Cities and counties would send their money to the Iowa Department of Transportation and the Iowa DOT would send the same amount back, without enforcing the federal requirements.
Representative Gary Worthan, a Republican from Storm Lake, says other states have made this move and hundreds of thousands of dollars that would have been spent complying with federal rules was spent on new bridges and roads instead.
“This process will eliminate a lot of paperwork, a lot of requirements on the cities and counties when they go to do their local road projects,” Worthan says.
Democrats like Representative Abby Finkenaur of Dubuque say the bill is designed to avoid federal wage rules for construction crews and “Buy American” requirements for construction materials.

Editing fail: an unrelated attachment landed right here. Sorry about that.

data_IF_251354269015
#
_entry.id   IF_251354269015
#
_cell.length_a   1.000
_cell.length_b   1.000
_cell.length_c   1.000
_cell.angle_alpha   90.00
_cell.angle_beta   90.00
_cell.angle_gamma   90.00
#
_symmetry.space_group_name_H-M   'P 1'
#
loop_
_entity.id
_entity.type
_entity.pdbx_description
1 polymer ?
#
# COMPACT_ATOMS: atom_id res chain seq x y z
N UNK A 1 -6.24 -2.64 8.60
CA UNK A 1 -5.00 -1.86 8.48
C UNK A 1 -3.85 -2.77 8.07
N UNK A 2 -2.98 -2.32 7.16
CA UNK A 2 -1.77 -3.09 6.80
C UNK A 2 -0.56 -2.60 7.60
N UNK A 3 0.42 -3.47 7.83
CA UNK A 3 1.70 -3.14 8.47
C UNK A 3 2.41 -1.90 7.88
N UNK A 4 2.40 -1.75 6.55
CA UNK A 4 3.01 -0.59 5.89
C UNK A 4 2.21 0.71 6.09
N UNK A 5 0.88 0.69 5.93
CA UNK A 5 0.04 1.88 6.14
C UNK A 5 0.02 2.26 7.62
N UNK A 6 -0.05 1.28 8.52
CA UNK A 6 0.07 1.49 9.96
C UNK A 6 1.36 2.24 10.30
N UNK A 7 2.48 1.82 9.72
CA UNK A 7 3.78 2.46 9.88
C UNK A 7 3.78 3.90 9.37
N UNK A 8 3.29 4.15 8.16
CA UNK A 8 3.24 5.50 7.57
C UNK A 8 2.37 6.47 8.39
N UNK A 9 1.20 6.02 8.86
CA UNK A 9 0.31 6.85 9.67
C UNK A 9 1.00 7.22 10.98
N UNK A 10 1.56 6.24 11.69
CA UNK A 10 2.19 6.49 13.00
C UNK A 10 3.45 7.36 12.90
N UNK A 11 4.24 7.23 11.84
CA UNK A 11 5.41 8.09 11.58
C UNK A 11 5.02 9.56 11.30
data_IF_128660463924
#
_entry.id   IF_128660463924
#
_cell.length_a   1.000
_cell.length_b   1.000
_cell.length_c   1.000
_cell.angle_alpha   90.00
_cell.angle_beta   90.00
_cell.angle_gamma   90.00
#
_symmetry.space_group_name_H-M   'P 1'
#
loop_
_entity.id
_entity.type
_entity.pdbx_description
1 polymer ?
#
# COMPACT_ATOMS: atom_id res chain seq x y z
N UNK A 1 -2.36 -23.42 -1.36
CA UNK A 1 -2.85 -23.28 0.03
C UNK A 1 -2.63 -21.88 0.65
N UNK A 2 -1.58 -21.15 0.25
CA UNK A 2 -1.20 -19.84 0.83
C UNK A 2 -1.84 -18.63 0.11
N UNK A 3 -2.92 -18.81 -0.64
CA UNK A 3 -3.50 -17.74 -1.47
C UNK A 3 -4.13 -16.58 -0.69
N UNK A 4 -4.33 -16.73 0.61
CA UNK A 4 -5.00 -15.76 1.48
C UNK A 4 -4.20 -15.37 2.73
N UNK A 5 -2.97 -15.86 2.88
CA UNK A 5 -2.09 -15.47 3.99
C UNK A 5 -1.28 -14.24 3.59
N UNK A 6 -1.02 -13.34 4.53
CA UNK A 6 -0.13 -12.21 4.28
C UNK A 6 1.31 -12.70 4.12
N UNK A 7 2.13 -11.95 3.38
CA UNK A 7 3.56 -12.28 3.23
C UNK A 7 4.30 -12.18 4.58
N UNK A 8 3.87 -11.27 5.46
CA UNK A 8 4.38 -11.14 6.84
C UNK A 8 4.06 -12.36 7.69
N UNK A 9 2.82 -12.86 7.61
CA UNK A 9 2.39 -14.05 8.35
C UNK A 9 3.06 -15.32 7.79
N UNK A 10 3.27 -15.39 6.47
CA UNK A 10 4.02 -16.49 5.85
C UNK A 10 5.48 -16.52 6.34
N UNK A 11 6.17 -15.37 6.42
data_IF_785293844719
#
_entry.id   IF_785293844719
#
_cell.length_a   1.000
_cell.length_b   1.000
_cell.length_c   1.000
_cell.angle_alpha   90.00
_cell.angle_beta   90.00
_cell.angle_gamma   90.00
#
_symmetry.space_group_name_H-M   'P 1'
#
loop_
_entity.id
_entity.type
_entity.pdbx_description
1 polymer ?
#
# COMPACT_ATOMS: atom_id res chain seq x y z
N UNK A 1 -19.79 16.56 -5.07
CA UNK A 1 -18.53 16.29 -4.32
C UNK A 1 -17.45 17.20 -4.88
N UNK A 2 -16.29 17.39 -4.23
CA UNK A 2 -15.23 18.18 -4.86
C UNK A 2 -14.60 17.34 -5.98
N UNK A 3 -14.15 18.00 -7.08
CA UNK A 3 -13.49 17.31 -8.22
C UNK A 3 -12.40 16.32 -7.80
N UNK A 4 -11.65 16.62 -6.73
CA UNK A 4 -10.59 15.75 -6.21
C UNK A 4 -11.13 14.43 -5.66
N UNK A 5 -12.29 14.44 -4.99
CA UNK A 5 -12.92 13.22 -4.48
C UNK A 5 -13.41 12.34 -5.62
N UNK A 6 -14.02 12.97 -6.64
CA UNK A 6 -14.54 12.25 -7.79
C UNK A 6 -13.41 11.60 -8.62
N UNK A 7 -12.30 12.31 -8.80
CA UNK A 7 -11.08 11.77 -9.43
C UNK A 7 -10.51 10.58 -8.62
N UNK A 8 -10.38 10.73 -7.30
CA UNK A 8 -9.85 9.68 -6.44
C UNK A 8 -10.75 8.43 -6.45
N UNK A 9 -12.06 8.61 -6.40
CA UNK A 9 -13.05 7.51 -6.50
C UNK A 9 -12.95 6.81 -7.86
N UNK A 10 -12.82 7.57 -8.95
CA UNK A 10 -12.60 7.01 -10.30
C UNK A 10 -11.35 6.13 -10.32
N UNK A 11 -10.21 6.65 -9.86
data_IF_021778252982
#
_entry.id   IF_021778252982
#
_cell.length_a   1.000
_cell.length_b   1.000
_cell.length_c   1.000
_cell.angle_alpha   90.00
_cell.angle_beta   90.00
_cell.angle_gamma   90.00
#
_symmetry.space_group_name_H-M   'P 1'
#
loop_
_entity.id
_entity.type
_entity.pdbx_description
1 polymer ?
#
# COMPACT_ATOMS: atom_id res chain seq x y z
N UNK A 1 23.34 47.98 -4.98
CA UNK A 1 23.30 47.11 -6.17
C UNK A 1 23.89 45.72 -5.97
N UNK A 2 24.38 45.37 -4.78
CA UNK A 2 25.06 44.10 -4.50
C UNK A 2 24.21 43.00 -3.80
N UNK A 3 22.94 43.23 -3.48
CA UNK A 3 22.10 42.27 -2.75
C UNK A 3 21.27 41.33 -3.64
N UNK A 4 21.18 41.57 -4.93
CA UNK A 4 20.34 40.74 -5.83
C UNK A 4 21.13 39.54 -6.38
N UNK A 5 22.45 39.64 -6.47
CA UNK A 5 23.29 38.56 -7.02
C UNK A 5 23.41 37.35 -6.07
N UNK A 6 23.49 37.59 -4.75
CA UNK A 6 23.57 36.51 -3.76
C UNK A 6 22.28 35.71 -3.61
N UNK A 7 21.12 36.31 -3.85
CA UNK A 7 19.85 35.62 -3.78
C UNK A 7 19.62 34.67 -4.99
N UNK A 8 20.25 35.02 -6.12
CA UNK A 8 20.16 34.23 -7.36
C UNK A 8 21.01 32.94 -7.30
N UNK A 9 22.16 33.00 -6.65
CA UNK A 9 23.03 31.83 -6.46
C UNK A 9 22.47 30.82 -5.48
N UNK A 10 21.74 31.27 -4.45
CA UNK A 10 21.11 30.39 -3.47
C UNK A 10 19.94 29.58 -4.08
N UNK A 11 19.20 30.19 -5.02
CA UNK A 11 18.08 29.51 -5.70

“Buying U.S. steel, buying American-made products with American tax dollars is restrictive and cumbersome? I don’t think so,” she said.
Finkenaur says getting rid of the federal “prevailing wage” rules will lower pay for crews working on city and county road projects in rural Iowa. Representative Jerry Kearns, a Democrat from Keokuk, says the bill’s a “swipe” at American workers.
“We should not be trying to see how we can legislative less pay. Our our governor says we need good paying jobs,” Kearns says. “This flies in the face of what the president says about American products and, here we are, trying to do exactly the opposite.”
Worthan says he’s confident contractors will continue to pay their crews well.
“I don’t think that wages are going to change a whole lot,” Worthan said. “In fact, I find it somewhat offensive that’s the premise that the argument is being based on.”
A similar bill has cleared a committee in the Iowa Senate.